Today's students are bombarded by digital distractions at every turn, but educators should still embrace technology for learning, one expert argues.
nprEd's Eric Westervelt spoke with Adam Gazzaley, a neurologist and a professor at the University of California, San Francisco (UCSF) who co-authored the new book new book, "The Distracted Mind: Ancient Brains in a High Tech World," about the mechanisms involved in distraction and how they can be overcome.
Gazzaley explains that humans have an exceptional ability to set complex goals, but that competency deteriorates with multiple tasks that capture our attention.
"When we switch between tasks, we suffer a degradation of performance that then could impact every aspect of our cognition from our emotional regulation to our decision making to our learning process, as well as real world activities like school and work and safety on the road," he says.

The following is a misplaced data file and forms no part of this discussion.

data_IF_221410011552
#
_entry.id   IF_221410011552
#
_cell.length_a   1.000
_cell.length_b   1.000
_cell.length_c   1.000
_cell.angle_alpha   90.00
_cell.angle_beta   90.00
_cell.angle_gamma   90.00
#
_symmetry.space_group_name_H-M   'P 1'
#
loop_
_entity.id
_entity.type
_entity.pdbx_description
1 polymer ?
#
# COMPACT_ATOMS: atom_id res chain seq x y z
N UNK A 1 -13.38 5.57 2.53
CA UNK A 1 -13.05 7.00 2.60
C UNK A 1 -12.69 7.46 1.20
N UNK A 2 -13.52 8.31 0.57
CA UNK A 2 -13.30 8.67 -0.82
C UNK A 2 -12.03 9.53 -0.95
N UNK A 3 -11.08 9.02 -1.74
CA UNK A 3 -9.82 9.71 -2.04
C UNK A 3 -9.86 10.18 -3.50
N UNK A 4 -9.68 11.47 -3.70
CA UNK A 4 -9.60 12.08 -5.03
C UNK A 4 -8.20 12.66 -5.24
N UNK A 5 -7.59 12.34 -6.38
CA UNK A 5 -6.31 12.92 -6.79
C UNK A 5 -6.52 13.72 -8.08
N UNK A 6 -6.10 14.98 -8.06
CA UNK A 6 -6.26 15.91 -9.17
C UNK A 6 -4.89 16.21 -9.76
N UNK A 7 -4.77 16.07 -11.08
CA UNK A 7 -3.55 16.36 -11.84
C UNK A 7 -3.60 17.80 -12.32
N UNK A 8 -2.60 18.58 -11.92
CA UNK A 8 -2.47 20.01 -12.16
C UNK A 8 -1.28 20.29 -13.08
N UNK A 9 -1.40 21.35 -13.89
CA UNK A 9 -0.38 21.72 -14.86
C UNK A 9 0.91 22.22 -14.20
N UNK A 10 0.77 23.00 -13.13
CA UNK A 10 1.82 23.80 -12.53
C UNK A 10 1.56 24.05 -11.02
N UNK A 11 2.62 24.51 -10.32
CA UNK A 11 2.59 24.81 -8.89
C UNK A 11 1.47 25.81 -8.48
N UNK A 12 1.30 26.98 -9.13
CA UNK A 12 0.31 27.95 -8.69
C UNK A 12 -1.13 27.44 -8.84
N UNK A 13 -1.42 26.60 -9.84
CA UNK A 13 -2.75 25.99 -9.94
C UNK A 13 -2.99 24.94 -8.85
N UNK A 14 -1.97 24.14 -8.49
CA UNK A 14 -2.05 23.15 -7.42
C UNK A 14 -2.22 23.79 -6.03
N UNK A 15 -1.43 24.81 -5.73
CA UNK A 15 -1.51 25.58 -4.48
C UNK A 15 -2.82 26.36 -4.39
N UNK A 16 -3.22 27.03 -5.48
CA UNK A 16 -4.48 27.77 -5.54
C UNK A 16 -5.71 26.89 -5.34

Technology doesn't have to be distracting
Working memory is essential to cognitive control, but becomes more difficult with more information that we are forced to "filter" in order to focus on the task at hand. For example, it's tough to pay attention in class with distractions like outside noises.
Gazzaley says an influx of technology is contributing to our heightened levels of distraction, from text messages to video games. And that's a problem for learning outcomes. Gazzaley discovered in research that switching from one demanding task to another has a negative effect on performance. And it's not just academics that take a hit—distractions can lead to behavioral issues like stress and anxiety.
But technology is not the enemy, Gazzaley stresses. Technology is unavoidable in our modern world, and we shouldn't be trying to suppress it.
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"We have to wrap our heads around how we can re-imagine technology as a positive force on our minds," he says.
Technology can actually be a boon for learning, Gazzaley says. He points to UCSF's research examining the positive benefits of video games as one example.
While it's important to learn how to focus on one task at a time, taking students' technology away isn't the answer. Educators must embrace technology as an essential part of students' lives.
"There needs to be some positive acceptance that young people are going to use...technology," Gazzaley says (Westervelt, nprEd, 11/5).
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